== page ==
Butler, Instructor Imagine that your doctor has recently informed you that you have cancer, most probably terminal, and your only hope for a cure involves radiation therapy. How much are you going to question the radiation process and equipment?
How a series of simple computer errors sabotaged a state-of-the-art medical wonder. The sixty-one-year-old manicurist who worked at a local hair salon had had a lump successfully removed from her left breast a few months earlier.
She needed a dose of radiation treatment in the adjacent lymph nodes to make sure there would be no recurrence.
The machine being used to treat Yarborough was a recent acquisition at Kennestone: Yarborough took off her top and her bra and settled in the treatment room for an electron treatment beamed high on the left side of her Therac 25.
The usual treatment delivered a dose of around rads: It would last only a few seconds, during which Yarborough would feel nothing.
But this day, when the Therac 25 activated the machine, Yarborough said she immediately felt this red-hot sensation. But he did his duty, and telephoned AECL up in Ottawa to ask whether a Therac could ever project the electron beam without spreading it properly as the machine was supposed to do.
Not possible, he was told three days later. Yarborough returned in two weeks. She said she felt tingling inside her body and growing pain.
There was a red mark the size of a dime on her chest. There was also a larger pink circle of skin high on the left side of her back. The damage done by radiation depends upon its strength, what proportion of the body is exposed, and whether it strikes any vital organs. One thousand rads can be fatal if it is spread over the entire body.
Physicist Still later estimated that Yarborough probably received between 15, and 20, rads on that dime-sized space. He shot beams into water and into the air of the treatment room.
The machine worked fine. But Still, a forty-year-old Georgian with a broad southern drawl, describes himself as "a troublemaker. I make a lot of noise. There were, Still says, unpleasant results. The site where the beam had entered was now a hole.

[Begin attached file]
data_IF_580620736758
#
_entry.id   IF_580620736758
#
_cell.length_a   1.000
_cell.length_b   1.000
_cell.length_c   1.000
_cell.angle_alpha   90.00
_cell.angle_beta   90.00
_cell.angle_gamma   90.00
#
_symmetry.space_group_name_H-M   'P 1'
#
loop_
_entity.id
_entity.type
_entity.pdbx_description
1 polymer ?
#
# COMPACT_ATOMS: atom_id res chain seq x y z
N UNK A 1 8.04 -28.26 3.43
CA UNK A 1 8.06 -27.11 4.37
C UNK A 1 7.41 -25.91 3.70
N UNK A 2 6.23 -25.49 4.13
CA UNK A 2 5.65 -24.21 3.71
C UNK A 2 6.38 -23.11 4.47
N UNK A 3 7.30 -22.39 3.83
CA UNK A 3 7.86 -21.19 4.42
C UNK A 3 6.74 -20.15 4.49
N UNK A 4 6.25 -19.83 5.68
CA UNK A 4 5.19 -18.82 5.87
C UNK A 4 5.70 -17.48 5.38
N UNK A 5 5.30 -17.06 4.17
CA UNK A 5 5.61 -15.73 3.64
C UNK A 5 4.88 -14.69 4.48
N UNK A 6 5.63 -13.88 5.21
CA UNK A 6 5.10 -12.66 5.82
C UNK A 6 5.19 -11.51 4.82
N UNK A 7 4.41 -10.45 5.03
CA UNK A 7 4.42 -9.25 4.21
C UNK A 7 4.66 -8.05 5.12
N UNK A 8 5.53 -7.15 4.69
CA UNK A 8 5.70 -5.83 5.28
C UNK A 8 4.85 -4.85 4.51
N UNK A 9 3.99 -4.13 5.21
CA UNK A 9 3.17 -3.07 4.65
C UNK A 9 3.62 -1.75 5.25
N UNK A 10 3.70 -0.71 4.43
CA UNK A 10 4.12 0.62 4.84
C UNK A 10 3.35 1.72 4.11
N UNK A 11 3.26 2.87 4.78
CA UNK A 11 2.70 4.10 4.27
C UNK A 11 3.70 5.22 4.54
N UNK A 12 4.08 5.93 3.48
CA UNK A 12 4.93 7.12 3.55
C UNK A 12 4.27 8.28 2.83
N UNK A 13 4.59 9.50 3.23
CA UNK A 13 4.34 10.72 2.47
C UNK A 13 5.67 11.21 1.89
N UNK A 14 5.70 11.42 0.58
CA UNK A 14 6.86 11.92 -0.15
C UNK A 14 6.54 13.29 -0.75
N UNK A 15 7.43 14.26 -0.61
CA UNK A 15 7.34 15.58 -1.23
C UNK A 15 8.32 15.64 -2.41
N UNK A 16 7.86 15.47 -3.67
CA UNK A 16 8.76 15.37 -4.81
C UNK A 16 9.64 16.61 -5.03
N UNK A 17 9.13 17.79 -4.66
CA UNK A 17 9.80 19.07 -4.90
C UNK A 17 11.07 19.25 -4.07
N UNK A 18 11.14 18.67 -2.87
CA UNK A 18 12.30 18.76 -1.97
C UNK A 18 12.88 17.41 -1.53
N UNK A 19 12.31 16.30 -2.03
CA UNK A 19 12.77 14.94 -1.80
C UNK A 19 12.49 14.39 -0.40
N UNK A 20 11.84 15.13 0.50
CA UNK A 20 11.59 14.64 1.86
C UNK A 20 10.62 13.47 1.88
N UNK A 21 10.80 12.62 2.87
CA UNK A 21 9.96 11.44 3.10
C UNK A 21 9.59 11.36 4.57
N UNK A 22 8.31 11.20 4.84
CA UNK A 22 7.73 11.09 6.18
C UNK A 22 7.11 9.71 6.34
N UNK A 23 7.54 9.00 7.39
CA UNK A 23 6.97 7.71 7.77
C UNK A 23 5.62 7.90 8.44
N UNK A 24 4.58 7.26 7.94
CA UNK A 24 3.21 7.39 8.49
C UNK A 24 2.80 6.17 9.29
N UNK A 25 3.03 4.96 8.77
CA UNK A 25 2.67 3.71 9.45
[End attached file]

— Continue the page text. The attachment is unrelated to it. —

Over the next few months surgeons twice tried to graft healthy skin over the wound but each time the grafted skin rotted and died. Her left arm became paralyzed except when it spasmed. At that point they settled.
She died in when her car was hit by a truck on the highway near Marietta. Katie Yarborough was the first of the Therac accidents. The Therac looked like a giant version of one of those kitchen electric mixers, with a treatment table slid underneath in the bowl position.Therac Machado.
Hughes Aircraft. Ethics in Computing Links. Contact Us. A History of the Introduction and Shut Down of Therac Therac was released on the market in In , all treatment with the eleven machines in operation was suspended. The Therac's software was developed from the Therac's software, which was developed from the Therac-6's software.
One programmer, over several years, revised the Therac-6 software into the Therac software (AECL has not released any information about the programmer or his credentials). The Therac was a radiation therapy machine produced by Atomic Energy of Canada Limited (AECL) in after the Therac-6 and Therac units (the earlier units had been produced in partnership with CGR of France)..
It was involved in at least six accidents between and , in which patients were given massive overdoses of radiation.: Because of concurrent programming errors, it. Ask Hackaday: Managing Inspiration.
For most of us, hacking is a hobby, something to pass a few idle hours and satisfy our need to create. Precious few of us get to live the dream of being paid to.
Therac was a medical linear accelerator, a device used to treat cancer. What made Therac unique at the time of its use was the software. Not only did the software ease the laborious set-up process, but it also monitored the safety of the machine. The Therac had two main types of operation: a low energy mode and a high energy mode.
The first mode consisted of an electron beam of rads that was aimed at the patient directly.